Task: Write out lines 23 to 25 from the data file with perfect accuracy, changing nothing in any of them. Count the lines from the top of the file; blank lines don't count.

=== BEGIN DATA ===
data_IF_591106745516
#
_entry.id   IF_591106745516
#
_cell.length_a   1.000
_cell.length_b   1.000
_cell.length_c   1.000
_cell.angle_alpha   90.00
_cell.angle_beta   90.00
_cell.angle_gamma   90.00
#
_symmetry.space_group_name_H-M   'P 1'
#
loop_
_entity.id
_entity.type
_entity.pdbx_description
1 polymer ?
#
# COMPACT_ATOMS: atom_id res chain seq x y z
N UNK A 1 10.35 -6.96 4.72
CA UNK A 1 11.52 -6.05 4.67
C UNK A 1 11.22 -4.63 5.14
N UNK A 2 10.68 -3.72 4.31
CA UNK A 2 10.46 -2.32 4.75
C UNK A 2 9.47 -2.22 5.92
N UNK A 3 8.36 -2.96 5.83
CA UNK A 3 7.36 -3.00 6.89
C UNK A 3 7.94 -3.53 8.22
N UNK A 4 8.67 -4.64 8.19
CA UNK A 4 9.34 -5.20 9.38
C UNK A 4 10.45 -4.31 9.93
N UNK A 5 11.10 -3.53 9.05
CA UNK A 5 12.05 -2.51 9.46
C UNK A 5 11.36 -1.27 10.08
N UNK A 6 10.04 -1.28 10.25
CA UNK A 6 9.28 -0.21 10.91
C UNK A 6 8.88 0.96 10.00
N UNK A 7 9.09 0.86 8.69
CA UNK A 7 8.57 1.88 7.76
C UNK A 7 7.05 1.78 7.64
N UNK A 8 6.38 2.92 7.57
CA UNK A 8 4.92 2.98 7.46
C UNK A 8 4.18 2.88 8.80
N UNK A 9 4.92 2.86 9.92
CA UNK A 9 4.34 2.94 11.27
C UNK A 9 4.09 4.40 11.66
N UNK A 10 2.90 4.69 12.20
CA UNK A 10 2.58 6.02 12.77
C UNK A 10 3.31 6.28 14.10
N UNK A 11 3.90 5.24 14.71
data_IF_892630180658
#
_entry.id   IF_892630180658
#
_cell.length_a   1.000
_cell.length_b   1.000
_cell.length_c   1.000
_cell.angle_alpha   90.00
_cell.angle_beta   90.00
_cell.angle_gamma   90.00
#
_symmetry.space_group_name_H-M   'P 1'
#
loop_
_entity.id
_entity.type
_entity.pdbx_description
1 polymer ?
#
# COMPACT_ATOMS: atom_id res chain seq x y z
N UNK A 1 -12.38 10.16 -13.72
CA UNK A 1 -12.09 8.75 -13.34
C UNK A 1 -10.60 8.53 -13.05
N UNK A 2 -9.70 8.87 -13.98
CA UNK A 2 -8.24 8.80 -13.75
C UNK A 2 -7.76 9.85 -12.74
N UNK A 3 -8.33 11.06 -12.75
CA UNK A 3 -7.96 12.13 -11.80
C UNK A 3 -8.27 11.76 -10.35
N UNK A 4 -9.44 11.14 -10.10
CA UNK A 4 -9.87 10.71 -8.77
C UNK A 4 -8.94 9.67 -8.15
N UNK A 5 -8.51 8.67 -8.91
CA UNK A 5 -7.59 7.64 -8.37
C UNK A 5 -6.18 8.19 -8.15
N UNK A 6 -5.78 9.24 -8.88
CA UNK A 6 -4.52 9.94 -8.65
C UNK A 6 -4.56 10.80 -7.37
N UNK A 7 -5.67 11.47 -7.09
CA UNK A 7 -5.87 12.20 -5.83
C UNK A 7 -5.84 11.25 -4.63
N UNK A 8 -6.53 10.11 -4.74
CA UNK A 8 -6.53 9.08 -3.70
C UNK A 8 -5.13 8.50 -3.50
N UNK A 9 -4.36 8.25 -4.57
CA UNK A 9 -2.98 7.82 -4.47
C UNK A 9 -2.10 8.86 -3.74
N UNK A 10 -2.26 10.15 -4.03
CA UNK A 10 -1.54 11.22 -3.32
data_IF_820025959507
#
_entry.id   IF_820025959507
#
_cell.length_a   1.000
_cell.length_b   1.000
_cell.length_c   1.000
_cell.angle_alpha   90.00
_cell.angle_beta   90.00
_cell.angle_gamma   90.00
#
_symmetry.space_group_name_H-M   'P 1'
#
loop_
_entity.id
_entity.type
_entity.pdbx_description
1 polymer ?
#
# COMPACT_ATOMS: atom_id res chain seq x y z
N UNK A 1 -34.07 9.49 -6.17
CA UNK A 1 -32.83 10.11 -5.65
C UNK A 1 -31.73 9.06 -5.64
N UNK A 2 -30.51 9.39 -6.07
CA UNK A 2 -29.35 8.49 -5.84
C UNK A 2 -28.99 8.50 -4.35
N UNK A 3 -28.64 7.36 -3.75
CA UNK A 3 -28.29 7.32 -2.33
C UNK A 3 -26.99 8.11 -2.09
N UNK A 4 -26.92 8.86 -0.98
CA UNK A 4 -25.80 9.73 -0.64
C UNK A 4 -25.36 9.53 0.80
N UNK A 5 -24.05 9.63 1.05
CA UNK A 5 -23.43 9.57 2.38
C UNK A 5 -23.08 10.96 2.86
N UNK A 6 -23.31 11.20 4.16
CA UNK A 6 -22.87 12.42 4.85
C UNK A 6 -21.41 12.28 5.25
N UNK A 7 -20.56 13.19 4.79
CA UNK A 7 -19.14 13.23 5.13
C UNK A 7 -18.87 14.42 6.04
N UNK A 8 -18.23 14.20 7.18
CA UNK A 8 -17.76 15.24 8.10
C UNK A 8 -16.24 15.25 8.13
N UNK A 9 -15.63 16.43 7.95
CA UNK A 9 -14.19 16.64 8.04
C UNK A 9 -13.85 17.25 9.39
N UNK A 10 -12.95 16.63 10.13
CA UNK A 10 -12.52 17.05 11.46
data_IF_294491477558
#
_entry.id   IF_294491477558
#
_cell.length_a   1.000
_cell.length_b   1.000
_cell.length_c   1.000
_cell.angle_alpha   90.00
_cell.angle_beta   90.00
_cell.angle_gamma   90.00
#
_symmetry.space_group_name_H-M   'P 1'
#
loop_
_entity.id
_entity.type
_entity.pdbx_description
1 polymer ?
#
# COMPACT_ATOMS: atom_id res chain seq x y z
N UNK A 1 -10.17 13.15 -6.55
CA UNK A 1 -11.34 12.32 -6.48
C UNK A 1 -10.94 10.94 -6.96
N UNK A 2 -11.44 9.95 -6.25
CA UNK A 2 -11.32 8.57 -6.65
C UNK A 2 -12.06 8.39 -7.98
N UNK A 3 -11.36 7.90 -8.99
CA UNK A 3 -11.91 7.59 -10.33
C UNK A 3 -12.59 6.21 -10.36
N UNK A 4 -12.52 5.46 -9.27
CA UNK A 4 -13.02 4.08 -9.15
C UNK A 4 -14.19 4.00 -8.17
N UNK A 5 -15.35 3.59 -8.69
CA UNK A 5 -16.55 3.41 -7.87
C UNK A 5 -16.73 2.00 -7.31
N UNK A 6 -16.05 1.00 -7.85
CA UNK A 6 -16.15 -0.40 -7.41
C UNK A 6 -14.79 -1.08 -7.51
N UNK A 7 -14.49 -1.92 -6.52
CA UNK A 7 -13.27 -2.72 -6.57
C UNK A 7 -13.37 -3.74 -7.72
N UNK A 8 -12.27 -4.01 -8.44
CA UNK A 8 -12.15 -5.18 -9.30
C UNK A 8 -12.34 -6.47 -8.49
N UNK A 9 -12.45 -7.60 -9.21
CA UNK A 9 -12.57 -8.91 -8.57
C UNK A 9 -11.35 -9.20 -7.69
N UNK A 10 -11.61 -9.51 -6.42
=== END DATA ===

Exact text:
C UNK A 1 11.22 -4.63 5.14
N UNK A 2 10.68 -3.72 4.31
CA UNK A 2 10.46 -2.32 4.75